The drug approval process has long relied on advisory committees to provide input to the FDA regarding a candidate drug. For a long time, this process was somewhat mysterious. Over time, it has evolved to a highly transparent level. Meetings are open, advisory committee members CVs are posted on the FDA Web site, votes are in the open, discussion is in the open and backgrounds of committee members are scrutinized. Transcripts of meetings are posted, FDA slides are posted – the system is pretty transparent and, I believe, fairly strong. For example, in Europe, the EMEA is not nearly as transparent as the FDA.
The extent to which this is true does not appear to be appreciated by National Research Center for Women & Families, who sponsored a report implying advisory committees are biased in favor of drug approvals, according to a story on FDA Advisory Committees in the Washington Post this morning.
Randall Lutter, associate commissioner for policy and planning at the FDA made two points in the article. "First and foremost, it is an advisory committee process, and in that sense panels do not make decisions, they offer advice." That is a major point and it seemed somewhat clear to me, as someone who has attended scores of these meetings, that the group making this point did not seem clear on the context for these advisory committees. It might benefit the FDA to create a playbook around the issue of advisory meetings as this is a subject that is not going to go away.
I, for one, have attended scores of FDA Advisory Committee meetings over the past 10 years and worked with a large number of clients preparing their presentations before these committees. In that time, I have seen a large number of drugs voted down. A lot get passed, but it is important to note that these drugs are being considered for approval because they have gotten through pre-clinical and three phases of clinical trials, the results of which encouraged continued and substantial investment by companies. By the time these drugs get to committee consideration, they have been heavily scrutinized and cleared a number of hurdles. It is not as if they are all starting from scratch by time they get their, the candidate drugs themselves, by virtue of the clinical trial process, are predisposed to passage.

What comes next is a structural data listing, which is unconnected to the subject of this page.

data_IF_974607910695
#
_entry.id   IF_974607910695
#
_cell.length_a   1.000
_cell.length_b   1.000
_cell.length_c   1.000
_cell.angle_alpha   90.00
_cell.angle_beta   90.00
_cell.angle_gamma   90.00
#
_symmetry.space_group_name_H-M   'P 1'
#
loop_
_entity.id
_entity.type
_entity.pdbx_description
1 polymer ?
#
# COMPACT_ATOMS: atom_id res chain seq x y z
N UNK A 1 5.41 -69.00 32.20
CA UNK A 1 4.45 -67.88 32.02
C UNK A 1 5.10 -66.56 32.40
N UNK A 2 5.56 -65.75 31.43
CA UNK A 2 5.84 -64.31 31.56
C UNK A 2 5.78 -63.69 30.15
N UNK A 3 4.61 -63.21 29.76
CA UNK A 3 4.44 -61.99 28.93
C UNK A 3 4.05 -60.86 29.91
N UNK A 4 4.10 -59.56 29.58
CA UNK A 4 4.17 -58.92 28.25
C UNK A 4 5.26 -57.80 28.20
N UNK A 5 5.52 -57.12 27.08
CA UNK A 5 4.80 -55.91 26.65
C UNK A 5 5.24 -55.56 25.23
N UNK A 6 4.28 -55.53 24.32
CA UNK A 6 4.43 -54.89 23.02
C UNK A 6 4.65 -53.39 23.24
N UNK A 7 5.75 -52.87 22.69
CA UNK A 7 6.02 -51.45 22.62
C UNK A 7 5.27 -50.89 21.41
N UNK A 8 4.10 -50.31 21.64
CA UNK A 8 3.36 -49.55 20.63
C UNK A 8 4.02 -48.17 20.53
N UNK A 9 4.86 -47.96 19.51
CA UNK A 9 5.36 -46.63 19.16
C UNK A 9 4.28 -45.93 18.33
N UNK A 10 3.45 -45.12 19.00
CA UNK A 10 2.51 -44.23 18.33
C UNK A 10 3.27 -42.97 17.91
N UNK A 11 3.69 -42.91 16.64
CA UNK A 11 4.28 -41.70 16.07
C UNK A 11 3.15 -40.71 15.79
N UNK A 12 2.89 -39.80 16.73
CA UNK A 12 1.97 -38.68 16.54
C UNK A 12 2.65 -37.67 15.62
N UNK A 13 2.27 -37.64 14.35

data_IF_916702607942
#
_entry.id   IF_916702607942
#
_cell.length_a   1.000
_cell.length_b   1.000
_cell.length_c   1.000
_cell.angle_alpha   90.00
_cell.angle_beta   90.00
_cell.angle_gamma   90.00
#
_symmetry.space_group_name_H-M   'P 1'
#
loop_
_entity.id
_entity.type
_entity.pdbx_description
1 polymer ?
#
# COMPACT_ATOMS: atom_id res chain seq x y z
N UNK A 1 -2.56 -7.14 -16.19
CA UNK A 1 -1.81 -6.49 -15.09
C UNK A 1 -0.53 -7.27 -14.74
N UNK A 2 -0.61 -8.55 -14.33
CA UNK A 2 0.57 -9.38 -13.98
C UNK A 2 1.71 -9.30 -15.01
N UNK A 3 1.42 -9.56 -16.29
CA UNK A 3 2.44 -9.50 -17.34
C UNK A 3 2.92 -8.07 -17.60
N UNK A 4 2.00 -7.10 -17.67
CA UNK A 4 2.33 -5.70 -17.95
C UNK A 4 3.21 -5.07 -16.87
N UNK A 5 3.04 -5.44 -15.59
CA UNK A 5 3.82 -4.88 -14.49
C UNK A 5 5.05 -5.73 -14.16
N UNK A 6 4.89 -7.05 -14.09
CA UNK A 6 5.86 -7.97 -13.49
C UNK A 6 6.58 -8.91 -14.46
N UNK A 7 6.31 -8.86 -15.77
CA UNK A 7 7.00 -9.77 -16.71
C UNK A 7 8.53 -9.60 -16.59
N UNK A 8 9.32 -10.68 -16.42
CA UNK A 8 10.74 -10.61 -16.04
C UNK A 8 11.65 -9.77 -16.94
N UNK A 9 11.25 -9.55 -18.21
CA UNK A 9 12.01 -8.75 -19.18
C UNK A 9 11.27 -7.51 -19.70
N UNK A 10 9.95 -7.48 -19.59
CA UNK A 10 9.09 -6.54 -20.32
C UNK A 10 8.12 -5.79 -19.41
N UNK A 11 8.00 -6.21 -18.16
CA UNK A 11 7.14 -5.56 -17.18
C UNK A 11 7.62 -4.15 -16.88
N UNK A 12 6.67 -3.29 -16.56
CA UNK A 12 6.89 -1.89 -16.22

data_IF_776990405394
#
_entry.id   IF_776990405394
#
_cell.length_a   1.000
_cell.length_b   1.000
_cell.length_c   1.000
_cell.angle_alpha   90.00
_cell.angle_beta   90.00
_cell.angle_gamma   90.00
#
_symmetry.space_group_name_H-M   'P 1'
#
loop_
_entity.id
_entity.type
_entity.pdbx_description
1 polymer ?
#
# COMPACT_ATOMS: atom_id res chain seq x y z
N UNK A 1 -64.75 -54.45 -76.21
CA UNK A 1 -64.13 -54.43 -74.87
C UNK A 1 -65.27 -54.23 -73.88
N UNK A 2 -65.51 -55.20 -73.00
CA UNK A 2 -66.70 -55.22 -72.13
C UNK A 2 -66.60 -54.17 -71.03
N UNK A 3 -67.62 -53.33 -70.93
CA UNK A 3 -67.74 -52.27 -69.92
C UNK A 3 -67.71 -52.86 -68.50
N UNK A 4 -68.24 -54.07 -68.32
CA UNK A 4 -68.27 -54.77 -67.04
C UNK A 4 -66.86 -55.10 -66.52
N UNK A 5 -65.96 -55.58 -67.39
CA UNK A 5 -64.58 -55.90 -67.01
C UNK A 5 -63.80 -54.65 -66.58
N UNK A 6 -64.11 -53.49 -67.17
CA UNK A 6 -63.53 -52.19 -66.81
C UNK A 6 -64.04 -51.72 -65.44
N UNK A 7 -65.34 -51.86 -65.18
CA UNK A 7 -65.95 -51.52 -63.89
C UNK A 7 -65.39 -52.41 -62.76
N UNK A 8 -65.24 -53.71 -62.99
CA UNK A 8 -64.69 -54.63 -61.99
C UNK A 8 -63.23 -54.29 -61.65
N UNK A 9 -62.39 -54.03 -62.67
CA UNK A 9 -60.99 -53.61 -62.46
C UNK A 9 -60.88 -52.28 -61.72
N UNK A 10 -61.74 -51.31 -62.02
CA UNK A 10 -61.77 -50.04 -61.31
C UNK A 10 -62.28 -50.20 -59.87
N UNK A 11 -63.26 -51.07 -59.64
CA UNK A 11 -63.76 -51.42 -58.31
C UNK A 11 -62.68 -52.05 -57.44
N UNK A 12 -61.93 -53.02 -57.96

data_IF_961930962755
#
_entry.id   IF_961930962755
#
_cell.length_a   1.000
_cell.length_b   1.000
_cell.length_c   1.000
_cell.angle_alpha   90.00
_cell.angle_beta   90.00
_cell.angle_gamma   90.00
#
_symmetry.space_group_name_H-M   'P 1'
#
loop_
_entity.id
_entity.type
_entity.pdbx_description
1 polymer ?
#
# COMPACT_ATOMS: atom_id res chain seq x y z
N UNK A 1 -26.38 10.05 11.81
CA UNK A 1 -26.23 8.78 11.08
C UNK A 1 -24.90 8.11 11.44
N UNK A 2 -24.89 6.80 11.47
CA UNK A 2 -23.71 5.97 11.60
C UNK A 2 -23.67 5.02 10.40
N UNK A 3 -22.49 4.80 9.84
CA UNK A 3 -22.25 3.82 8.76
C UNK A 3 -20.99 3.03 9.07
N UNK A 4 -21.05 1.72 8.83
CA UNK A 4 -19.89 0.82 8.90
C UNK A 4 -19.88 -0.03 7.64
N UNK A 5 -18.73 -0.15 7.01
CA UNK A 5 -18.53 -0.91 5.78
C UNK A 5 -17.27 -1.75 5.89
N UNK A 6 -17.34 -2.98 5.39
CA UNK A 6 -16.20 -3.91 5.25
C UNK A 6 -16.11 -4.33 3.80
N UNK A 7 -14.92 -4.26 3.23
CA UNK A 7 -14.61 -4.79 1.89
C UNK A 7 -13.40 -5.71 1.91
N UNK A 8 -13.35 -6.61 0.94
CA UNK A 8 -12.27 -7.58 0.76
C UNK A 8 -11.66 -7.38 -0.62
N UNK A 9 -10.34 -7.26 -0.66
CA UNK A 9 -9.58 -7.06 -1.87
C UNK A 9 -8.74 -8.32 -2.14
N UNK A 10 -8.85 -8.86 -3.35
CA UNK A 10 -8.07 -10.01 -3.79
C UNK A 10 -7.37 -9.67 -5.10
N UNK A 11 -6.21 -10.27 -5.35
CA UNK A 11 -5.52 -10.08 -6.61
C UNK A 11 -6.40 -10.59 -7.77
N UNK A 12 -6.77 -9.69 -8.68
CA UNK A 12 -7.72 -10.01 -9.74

It might seem that the more transparency there is in the process, the greater the foothold for critics of the process, the agency and the industry. That would be a cynical point of view, I suppose, but nevertheless true. Still, that should not discourage less transparency, but should encourage top notch issues management planning on the part of the FDA and the industry around this and many other topics of potential controversy. Because one thing is for certain, controversy is going to continue, particularly in the election cycle, and the agency would do well to have a playbook that helps them make the best arguments possible, rather than respond on a case by case basis.